Kari van Wakeren, Minister, First Lutheran Church
I love gardening. Each year, I look forward to putting my vegetable seeds in and watching my perennials push through the ground. I can often be found outside, crouching low and peering at the soil for signs of growth. I never tire of seeing the green shoots start popping up and find great joy in watching things blossom and grow.
Not long ago, I was getting into my car at the gas station when a toddler from the car next to me gave me an exuberant wave and a "Hi!" as his mom lifted him out of his car seat. His wave brought an instant smile to my face as I waved back. It was the type of greeting you might give to someone you know, but we had never met before.
I'm not a big shopper, but the other day, I had an errand at the mall, so while there, I browsed through some clearance racks to see what I could find. An item caught my eye, but when I saw it was labeled "one size fits all," I left it on the hanger. In my experience, this description is rarely true. I find the same is true for life. Often, when we find something that works for us, we tend to think everyone else should do it that way too, but all it really means is that we have found something that suits us.
Like many of you, I imagine, I have been delighting in the weather of recent days. The sunshine, the warmer temperatures — even hearing the birds sing again in the morning — give the sense that there is a little more life in everything, and as a result, there is room for us to be a little more alive too. I've been thinking about this in connection to a quote that was shared with me recently by someone taking a class on Desert Spirituality: "Allow the Spirit of God to dwell in you." It is such a simple phrase, and yet, at the same time, it is deeply profound.
I decorated for Christmas early this year. I wasn't really planning to, but then there was a snow day and an unusually quiet weekend before Thanksgiving, and I decided to use that time to decorate and even do a little baking. At first I felt a little apologetic, feeling like I should wait until after Thanksgiving to make sure the focus of that day wasn't lost. After all, we were hosting a small group of family on Thanksgiving day.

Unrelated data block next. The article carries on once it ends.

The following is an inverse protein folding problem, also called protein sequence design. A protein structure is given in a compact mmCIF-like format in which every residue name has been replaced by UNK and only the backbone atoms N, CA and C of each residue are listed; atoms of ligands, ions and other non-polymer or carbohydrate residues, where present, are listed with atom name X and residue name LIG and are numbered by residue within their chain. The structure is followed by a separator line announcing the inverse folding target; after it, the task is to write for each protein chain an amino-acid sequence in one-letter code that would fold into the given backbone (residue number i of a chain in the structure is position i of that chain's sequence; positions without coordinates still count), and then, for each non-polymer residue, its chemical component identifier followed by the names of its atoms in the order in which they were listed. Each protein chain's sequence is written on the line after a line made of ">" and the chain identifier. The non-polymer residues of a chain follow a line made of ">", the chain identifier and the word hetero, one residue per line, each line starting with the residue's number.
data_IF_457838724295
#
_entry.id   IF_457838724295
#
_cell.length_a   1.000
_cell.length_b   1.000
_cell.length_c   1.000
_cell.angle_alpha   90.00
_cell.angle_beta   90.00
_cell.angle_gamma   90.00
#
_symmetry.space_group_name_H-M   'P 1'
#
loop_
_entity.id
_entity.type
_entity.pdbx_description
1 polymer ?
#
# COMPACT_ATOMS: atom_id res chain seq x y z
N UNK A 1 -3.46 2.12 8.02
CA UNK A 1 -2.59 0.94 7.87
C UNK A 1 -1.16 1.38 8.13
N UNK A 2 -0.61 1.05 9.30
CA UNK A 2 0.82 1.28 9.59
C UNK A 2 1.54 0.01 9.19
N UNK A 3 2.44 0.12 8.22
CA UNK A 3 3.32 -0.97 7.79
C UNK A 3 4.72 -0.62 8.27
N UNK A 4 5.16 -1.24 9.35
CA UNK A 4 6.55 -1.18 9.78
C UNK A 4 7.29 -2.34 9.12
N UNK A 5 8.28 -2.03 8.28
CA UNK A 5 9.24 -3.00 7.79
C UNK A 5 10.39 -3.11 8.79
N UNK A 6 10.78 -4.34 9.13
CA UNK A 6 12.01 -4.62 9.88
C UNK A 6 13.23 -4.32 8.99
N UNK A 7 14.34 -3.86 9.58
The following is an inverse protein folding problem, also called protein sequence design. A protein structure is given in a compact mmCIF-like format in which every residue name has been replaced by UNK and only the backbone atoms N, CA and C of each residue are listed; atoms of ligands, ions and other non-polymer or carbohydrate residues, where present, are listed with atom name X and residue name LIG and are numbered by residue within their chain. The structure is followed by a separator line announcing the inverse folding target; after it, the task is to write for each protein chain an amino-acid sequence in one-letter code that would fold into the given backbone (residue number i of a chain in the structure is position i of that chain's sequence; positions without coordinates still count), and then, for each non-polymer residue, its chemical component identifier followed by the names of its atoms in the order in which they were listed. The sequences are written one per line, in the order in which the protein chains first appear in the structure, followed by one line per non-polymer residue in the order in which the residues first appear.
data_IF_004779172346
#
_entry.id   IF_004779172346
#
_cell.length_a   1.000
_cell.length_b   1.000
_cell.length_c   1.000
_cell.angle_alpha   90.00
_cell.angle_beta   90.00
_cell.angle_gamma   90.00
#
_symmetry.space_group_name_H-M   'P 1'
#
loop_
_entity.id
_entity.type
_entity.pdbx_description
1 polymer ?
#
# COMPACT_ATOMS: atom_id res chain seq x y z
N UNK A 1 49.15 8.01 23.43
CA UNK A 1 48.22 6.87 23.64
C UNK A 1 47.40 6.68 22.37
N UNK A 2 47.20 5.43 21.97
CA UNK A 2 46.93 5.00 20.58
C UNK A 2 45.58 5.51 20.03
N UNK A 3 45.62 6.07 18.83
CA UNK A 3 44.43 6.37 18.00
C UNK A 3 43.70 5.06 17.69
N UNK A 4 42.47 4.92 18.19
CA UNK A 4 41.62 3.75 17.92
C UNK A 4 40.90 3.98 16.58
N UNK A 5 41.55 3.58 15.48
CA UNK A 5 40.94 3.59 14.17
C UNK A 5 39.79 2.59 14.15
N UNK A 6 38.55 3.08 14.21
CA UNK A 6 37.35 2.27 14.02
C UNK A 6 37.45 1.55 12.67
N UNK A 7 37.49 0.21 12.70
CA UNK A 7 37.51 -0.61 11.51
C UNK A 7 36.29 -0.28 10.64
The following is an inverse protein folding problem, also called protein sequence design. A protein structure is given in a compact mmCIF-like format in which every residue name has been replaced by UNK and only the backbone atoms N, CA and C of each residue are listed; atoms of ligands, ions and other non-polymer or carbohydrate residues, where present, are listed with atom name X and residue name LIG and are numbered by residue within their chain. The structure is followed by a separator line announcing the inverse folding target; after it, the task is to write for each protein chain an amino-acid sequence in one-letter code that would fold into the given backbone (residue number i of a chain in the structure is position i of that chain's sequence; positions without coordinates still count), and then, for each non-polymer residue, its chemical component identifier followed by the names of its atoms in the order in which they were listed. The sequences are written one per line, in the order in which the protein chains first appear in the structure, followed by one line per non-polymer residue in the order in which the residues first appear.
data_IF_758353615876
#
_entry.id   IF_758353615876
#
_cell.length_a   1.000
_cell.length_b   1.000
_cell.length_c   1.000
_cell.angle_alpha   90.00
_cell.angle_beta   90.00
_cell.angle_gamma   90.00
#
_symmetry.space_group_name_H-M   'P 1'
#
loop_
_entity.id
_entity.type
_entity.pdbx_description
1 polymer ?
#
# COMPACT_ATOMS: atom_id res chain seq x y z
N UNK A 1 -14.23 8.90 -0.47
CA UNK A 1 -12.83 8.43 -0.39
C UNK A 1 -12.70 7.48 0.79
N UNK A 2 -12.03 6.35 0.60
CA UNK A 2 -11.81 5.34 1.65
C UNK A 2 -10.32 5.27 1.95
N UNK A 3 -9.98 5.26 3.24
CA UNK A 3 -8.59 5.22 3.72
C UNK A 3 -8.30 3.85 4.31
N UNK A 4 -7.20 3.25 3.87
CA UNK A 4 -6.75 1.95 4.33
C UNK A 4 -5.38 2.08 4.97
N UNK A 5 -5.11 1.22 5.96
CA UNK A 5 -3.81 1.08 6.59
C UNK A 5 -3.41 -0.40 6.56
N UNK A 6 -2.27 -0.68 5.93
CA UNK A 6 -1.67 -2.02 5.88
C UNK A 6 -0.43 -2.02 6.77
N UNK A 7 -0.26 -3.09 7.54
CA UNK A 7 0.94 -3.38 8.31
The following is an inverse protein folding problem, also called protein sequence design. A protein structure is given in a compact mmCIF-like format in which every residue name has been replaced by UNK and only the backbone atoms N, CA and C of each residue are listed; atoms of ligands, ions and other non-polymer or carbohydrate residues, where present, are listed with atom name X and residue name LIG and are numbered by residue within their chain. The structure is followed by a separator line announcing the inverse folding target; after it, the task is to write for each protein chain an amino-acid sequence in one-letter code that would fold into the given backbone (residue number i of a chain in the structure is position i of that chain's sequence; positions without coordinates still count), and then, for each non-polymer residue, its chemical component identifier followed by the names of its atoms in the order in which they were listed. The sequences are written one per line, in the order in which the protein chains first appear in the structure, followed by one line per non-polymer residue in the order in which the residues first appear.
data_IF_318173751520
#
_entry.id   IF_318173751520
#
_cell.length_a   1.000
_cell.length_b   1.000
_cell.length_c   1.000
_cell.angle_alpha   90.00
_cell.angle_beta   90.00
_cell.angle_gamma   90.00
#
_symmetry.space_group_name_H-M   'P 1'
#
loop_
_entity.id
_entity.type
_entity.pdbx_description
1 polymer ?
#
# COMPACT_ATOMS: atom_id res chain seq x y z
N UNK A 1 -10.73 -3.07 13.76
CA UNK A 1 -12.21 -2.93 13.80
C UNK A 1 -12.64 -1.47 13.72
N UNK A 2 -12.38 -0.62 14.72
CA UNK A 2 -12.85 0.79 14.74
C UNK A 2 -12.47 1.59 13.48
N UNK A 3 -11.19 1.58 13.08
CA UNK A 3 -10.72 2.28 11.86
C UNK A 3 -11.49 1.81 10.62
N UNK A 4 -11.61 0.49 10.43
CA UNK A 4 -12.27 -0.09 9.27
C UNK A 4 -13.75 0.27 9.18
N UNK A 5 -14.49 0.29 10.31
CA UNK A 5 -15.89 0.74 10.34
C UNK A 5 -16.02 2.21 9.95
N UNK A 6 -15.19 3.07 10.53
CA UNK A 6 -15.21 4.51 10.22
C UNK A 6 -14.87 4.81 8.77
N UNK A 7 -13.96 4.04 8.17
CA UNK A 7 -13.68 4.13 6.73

Recently, I preached at the funeral of a man killed in an officer-related shooting. This was a difficult situation from all sides. My heart broke for this young man’s father that day and still does. No loving parent wants to see their child struggle but also knows that they can’t control the choices their child makes. One can only imagine the depth of pain and grief this father bears.
A couple of months ago, I caught a few moments of an intriguing radio program. During the program, two men were describing mentoring programs they were a part of through which they worked with young men, many of them from disadvantaged backgrounds.
By Kari van Wakeren There are a lot of books from my childhood that I still go back to today, and one of them is Alexander and the Terrible, Horrible, Very Bad Day. There are many things about this book that I appreciate, including the author's sense of humor and the way she affirms that bad days are a regular part of life. There is one line in particular that sums this up, and lately I've been thinking about this line quite a bit. After a long day of nothing going the way Alexander wanted it to, his mom responds, "Some days are just like that." What a great line.
If you saw me at the Y exercising, you might think that hot pink is my favorite color. My earbuds are hot pink. I sometimes wear a hot pink shirt. And until recently, my tennis shoes had hot pink on them as well. Truthfully, though, hot pink isn’t my favorite color. Though it is cheery, it’s probably not even one of my top five.
By Kari van Wakeren One point. One game. One set. One match at a time. This was what my tennis coach often said before a match, especially an important one. It was her way of reminding us that we had to take things one small step at a time and shouldn't get ahead of ourselves. Especially in those games when there was a lot on the line and every single point mattered, these words became a sort of mantra. To this day, I can still hear the echo of Solie's advice in my ears.